Friday, January 4, 2008

NFSL - They Got Hurricane Parties Every Time It Blows

I was thinking about Carpenter’s song last night as I left work and it WASN’T RAINING OR WINDY. This normally wouldn’t be a big deal, but we were told, by all of the experts, that we were supposed to get slammed with the first ass-kicking yesterday: hurricane force winds, more rain than God could count, power outages. I let my brother know at 9:30 am that we might get slammed, and his return text was “Ten four good buddy meet you at the hummer on top of mt Hamilton.” I had to stop giggling somehow from that one. My brother is a skeptic.
But these are scientists, right? So I believed, mentally counting the candles and matchbooks in the apartment, deciding soup wasn’t a good idea because I’d have no way to heat it, running through the Red Cross checklist in my mind. I even pulled up the radar loop on the SFGate site and scared off 11 or 12 sales reps who decided to cut their meeting short and leave before it got too bad. And the radar DID look nasty.


I am reminded of a conversation I had once with my brother when we still lived together. Anywhere else, it seemed to me, the weather broadcasters had a higher ratio of getting it right than they did in California. Then it occurred to both of us—there was no land west of California. Weather forecasters were making bets based on what they saw over the water, and as we all learned with Katrina and the rest of the hurricanes, a weather system is pretty unpredictable over a water mass.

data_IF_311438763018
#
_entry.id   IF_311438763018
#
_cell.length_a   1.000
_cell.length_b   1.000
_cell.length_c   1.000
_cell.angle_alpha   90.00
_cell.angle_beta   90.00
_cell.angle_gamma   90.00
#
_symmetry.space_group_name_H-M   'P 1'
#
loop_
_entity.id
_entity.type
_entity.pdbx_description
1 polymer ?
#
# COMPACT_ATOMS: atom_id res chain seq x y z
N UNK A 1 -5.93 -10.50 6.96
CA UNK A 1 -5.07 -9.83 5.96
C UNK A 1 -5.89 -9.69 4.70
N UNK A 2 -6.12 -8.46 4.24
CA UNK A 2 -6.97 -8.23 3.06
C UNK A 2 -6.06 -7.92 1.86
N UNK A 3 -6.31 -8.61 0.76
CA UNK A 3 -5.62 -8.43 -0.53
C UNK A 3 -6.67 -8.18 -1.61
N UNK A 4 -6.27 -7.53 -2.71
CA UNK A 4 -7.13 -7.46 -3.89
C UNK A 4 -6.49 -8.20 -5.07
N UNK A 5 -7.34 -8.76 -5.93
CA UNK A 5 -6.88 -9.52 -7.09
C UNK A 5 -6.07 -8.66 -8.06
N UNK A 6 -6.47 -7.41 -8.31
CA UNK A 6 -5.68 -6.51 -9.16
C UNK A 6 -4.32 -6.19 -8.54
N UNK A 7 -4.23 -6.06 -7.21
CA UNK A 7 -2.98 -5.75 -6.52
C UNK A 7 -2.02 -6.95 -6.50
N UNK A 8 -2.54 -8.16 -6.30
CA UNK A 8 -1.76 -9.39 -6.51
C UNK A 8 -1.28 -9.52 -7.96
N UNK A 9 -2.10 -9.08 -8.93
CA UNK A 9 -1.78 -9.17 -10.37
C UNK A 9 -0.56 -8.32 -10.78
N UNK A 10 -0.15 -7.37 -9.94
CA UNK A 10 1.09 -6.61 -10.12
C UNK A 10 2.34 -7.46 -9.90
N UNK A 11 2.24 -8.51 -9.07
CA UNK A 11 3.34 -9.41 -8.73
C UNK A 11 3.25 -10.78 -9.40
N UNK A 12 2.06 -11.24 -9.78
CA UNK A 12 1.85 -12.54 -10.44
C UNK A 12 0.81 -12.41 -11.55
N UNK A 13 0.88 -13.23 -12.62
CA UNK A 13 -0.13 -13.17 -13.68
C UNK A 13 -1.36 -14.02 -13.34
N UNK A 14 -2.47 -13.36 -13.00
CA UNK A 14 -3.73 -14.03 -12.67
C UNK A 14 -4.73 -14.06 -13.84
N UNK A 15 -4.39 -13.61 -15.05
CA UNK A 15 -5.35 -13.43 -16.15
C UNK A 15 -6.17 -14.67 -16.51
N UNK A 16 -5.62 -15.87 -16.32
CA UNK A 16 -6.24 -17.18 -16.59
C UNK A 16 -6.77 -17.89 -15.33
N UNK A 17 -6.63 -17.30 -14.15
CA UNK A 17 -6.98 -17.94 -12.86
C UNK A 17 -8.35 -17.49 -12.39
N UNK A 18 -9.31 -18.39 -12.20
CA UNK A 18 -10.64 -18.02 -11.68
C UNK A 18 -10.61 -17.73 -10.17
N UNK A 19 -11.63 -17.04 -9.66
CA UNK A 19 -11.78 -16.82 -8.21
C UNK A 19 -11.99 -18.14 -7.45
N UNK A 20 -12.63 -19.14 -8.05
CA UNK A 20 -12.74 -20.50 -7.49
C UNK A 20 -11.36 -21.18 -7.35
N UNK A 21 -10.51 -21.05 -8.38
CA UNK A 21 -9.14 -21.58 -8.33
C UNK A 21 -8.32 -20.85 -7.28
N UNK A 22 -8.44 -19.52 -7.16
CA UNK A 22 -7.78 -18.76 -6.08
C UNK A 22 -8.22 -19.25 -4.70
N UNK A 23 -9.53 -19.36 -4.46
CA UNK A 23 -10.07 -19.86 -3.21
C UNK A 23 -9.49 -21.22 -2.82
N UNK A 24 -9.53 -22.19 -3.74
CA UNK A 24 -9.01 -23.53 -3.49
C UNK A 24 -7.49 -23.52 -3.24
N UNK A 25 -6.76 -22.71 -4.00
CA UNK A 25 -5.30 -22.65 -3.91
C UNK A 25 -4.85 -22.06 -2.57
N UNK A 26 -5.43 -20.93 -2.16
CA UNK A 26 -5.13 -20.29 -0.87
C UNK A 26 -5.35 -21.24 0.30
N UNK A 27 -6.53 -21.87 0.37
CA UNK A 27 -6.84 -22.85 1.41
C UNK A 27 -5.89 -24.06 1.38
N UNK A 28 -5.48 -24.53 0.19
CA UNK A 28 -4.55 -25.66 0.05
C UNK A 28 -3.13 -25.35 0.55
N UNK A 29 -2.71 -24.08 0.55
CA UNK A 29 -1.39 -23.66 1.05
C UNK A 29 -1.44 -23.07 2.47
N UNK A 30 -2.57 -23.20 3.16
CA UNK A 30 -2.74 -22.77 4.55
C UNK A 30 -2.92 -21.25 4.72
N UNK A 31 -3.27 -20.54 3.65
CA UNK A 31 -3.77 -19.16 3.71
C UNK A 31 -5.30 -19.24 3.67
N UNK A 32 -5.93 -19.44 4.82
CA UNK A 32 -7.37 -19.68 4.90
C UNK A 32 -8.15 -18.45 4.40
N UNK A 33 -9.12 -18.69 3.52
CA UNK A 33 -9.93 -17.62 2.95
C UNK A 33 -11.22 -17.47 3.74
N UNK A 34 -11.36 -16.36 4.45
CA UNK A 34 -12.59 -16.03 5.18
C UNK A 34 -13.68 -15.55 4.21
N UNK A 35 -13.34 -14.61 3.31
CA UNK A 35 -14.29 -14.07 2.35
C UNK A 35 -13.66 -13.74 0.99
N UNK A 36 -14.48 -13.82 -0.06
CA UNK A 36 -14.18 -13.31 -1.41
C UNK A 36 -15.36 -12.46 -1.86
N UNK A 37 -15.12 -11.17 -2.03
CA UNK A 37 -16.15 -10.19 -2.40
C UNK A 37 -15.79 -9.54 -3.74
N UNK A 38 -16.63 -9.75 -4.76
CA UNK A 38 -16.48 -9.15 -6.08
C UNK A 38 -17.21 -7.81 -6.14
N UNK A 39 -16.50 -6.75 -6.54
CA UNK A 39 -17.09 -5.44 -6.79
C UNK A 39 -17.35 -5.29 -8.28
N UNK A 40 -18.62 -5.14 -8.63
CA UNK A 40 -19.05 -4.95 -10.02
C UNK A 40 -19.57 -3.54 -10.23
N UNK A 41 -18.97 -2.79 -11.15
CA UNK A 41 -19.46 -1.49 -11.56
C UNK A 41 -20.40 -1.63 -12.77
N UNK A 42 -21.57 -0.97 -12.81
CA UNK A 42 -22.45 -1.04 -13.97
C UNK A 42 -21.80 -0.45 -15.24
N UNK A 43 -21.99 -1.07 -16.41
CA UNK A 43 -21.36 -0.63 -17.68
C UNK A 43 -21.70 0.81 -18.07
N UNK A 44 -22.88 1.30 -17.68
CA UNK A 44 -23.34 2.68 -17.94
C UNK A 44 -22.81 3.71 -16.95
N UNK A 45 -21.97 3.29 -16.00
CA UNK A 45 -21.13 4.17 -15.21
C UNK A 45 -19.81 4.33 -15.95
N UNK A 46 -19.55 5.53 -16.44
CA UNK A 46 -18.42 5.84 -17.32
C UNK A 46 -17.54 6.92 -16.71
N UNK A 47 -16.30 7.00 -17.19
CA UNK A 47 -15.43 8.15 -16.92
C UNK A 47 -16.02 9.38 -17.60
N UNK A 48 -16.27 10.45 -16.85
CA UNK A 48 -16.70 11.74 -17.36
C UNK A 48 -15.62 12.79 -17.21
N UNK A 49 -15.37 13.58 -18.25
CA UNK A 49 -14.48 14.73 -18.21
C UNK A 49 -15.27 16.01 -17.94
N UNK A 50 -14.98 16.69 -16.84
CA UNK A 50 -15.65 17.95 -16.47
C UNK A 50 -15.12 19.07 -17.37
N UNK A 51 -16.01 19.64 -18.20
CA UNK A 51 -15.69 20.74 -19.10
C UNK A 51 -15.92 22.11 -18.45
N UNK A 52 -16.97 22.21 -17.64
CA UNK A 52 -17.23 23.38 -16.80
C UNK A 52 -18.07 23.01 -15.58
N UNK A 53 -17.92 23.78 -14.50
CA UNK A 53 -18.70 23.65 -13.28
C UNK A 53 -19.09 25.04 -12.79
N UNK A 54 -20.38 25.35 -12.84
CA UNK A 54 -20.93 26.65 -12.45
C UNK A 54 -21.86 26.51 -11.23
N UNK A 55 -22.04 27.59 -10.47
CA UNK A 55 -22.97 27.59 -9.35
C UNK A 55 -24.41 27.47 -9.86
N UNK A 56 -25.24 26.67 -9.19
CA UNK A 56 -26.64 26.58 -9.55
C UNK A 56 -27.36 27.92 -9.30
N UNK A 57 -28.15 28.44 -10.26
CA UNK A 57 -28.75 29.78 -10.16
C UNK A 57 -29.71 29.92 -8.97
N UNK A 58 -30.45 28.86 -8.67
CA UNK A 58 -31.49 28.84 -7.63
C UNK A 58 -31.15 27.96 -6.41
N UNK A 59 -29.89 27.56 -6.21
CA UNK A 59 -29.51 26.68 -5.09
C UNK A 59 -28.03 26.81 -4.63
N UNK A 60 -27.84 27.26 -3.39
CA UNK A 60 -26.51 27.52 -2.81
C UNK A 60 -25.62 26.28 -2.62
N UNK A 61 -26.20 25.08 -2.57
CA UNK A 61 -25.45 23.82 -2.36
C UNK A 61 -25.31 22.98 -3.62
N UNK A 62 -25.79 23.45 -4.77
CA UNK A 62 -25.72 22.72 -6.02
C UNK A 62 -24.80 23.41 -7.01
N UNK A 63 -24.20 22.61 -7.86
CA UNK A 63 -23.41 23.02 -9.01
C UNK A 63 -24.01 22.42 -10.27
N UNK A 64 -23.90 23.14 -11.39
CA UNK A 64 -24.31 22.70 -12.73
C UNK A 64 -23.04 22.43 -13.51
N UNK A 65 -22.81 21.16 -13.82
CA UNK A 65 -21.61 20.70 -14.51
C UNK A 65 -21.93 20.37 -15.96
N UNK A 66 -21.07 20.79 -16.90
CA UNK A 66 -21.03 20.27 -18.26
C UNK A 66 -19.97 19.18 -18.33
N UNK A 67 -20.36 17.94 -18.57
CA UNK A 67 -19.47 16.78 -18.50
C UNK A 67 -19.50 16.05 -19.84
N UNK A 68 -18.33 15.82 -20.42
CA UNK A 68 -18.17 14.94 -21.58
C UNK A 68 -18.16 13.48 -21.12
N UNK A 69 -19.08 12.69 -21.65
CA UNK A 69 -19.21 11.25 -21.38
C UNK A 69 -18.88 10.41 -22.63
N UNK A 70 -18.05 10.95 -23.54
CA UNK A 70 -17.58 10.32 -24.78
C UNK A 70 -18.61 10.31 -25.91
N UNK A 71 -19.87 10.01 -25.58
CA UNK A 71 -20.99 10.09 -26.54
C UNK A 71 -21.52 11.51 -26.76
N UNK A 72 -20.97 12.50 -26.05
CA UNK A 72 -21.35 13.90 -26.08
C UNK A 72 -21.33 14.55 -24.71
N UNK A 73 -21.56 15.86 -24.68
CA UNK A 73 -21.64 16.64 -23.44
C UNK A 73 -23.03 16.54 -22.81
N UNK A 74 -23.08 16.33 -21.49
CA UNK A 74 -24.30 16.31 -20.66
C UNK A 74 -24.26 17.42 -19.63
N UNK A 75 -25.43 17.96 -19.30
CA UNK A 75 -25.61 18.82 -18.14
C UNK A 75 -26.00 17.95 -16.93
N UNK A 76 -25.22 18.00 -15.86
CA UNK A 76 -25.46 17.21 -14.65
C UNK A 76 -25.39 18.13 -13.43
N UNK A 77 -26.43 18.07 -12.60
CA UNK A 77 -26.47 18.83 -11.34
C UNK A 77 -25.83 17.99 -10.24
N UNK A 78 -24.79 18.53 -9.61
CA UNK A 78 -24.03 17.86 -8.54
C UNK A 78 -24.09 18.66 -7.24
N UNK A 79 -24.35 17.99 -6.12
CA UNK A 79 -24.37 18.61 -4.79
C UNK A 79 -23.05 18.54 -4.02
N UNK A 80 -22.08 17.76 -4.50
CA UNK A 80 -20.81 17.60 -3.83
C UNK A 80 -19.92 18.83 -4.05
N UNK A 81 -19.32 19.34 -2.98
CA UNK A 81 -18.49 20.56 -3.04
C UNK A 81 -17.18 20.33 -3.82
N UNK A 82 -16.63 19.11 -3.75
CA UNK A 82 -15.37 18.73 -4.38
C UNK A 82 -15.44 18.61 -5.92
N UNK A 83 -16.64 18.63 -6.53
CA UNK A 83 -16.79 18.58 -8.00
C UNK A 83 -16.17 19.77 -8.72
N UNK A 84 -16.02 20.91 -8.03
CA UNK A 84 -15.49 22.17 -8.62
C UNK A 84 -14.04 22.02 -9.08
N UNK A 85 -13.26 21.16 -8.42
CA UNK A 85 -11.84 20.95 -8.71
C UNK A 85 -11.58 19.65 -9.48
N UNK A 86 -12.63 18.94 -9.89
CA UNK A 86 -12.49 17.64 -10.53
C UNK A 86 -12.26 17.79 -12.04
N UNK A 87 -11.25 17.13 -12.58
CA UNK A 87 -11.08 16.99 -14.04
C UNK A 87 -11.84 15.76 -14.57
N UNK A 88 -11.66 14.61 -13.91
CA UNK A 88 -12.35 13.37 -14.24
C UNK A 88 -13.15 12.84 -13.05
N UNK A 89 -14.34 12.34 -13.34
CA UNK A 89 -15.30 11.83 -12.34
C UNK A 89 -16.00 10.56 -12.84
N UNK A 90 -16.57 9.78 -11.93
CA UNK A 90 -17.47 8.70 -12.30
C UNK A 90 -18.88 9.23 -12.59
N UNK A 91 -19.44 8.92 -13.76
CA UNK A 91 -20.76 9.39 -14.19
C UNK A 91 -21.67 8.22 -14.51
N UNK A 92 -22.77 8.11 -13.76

Poor guys.

Well, maybe round Two will show up today and those with sandbags from the City and County and crank flashlights won’t feel duped.

Meanwhile, I feel lucky. As Garrison Keillor said once, “It could be worse.” Okay, maybe he said it twice. Yes, it could be worse.

The storm could sock us today and right through the roughest of winds, we could get the 8.5 shaker.

I’m just grateful enough today that there’s enough moisture in the air to stop my nose from bleeding and that I have a place safe and dry to watch the raindrops.

And I’m grateful that I got all of the sales reps to leave by broadcasting radar on my computer.

Big smile there.

“When it lifts me up, gonna find my feet…the moon is out, wanna head on over to the Twist and Shout…”

C’est soir!

1 comment:

dkearns72 said...

i get nosebleeds when its really dry out here in the spring and fall as well. but they disappeared after four years when i was here for college. im hoping for it to happen again.

btw, a rubber duckie, eh? that made me laugh.... :)